The Hills Have Eyes 2 (2007) Review

Spoiler-free so you can read before you watch

The Hills Have Eyes 2 (2007) Review

Horrorific content by Yo Adrian on July 21st, 2020 | Movie Review | Survival, Mutant, Cannibalism, Desolate, Gore, War

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It's about a group of the most poorly trained National Guard troops you'll ever see tasked with hunting down the most experienced of cannibal killers.

The Hills Have Eyes 2 was directed by Martin Weisz, his only horror movie ever, and stars Michael Bailey Smith (from Thirsty), Jeff Kober (from Lost Voyage, The Baby Doll Murders and The First Power) and David Reynolds (from Night of the Dead: Leben Tod and Legend of the Sandsquach). Had a bunch of other people too, but they never did any horror before or since.

Help isn't coming.

The original Hills Have Eyes from 1977 sucked, no offense to the late great Wes Craven. The sequel sucked too, again, no offense. The Hills Have Eyes reboot from 2006 was incredible, a perfect example of how a horror reboot should be. I put it up there with other legendary reboots like Evil Dead and The Fly. Kudos to producer Wes Craven. But, the suckage returned with The Hills Have Eyes 2 from 2007, no offense to the late great Wes Craven. If you don't want to believe me just follow the money. The Hills Have Eyes reboot pulled in five times its budget while this sequel pulled in two.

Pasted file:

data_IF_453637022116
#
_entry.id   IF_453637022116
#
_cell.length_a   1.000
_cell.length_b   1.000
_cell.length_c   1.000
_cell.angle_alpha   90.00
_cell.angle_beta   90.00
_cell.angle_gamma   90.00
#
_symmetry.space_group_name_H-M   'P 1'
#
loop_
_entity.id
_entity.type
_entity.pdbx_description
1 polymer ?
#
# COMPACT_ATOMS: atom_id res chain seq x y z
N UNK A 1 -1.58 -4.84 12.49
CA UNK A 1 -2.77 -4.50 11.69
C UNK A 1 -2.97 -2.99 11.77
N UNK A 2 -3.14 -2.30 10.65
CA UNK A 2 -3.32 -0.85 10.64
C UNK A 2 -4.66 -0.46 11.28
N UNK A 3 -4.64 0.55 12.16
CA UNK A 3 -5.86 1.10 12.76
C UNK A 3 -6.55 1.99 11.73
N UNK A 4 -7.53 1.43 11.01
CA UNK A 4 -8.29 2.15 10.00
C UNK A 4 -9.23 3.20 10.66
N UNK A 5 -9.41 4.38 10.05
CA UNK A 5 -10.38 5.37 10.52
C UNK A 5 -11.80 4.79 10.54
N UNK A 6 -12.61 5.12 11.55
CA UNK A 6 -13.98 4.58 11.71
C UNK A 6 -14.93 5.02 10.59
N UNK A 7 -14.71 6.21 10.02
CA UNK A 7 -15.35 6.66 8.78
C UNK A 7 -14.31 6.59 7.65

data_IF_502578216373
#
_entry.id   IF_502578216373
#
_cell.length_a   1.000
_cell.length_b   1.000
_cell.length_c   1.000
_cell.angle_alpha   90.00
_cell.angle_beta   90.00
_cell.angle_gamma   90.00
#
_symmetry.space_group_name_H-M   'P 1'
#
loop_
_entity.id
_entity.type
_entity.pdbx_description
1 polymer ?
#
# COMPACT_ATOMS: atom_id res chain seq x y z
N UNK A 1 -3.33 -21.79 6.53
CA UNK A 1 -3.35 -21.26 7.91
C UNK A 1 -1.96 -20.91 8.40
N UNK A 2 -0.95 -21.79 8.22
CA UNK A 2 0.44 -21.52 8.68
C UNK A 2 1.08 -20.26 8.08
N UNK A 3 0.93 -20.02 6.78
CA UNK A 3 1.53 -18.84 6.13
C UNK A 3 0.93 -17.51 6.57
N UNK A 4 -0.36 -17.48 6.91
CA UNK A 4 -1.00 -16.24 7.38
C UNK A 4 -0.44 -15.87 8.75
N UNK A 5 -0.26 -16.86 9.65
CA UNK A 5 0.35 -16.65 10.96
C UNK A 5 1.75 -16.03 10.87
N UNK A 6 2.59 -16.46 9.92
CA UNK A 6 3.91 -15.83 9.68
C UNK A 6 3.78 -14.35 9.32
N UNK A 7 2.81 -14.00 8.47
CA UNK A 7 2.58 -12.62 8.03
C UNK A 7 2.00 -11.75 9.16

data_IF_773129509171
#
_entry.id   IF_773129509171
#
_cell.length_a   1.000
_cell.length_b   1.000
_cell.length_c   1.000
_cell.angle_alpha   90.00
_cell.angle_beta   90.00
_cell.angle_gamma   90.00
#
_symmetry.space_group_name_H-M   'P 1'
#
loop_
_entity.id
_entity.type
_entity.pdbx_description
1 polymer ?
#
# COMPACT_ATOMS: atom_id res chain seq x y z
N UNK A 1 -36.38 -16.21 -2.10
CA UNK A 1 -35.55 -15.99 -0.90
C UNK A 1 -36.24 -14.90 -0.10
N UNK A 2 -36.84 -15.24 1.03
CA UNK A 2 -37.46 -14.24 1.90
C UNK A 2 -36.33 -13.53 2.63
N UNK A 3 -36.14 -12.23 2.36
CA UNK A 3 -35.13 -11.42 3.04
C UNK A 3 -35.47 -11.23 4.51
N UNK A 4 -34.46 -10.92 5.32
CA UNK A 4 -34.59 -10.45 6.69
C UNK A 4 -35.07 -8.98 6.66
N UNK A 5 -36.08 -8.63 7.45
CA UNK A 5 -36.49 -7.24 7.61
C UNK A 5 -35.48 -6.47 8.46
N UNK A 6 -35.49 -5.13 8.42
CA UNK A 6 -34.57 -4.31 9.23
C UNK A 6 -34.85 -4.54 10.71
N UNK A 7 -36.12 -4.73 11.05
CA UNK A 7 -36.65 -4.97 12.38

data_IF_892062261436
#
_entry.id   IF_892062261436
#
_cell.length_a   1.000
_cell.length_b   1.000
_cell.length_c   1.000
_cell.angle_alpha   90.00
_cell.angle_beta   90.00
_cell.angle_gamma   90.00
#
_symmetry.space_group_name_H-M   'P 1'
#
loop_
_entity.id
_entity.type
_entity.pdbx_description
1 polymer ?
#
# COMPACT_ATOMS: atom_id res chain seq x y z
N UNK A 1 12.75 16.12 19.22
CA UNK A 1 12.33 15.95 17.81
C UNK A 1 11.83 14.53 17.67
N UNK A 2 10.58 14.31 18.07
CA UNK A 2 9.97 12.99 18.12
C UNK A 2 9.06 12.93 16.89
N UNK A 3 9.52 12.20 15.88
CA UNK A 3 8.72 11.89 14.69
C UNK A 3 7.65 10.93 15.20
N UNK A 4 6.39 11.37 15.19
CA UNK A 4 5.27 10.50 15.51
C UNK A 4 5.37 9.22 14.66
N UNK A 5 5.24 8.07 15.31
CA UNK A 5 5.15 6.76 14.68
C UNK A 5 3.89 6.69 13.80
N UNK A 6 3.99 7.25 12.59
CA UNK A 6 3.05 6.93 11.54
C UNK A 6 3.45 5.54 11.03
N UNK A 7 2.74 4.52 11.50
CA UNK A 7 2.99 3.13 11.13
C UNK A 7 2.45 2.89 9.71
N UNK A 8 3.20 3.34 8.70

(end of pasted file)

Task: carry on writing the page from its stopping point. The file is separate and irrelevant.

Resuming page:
The problem with this sequel is that it comes across as a B-movie version of its predecessor. It's basically the same movie if you replace the stranded family with a stranded group of misfit National Guard trainees. Of course, the family wasn't equipped with military weaponry. That's what makes this sequel slip into B-territory. Two organized military squads (the trained squad and the trainee squad sent to save them) are somehow wiped out by mutant cannibals. Sure, the trainees make a lot of dumb mistakes, but still, the machine guns and protective armor should have given them an edge.

Also, the angle that made the original so interesting (miners turned mutants thanks to nuclear testing) is gone in this sequel. There's no suspense, no twists, no creepy gas station attendants, no underdogs fighting for survival. There's just a bunch of weekend warriors and unusually energetic cave dwellers playing war games out in the desert for 90 minutes.

Worth Watching?

Nope, not at all. Good sequels either give you more of what you liked from the original or a progression of the story. The Hills Have Eyes 2 gives you neither.

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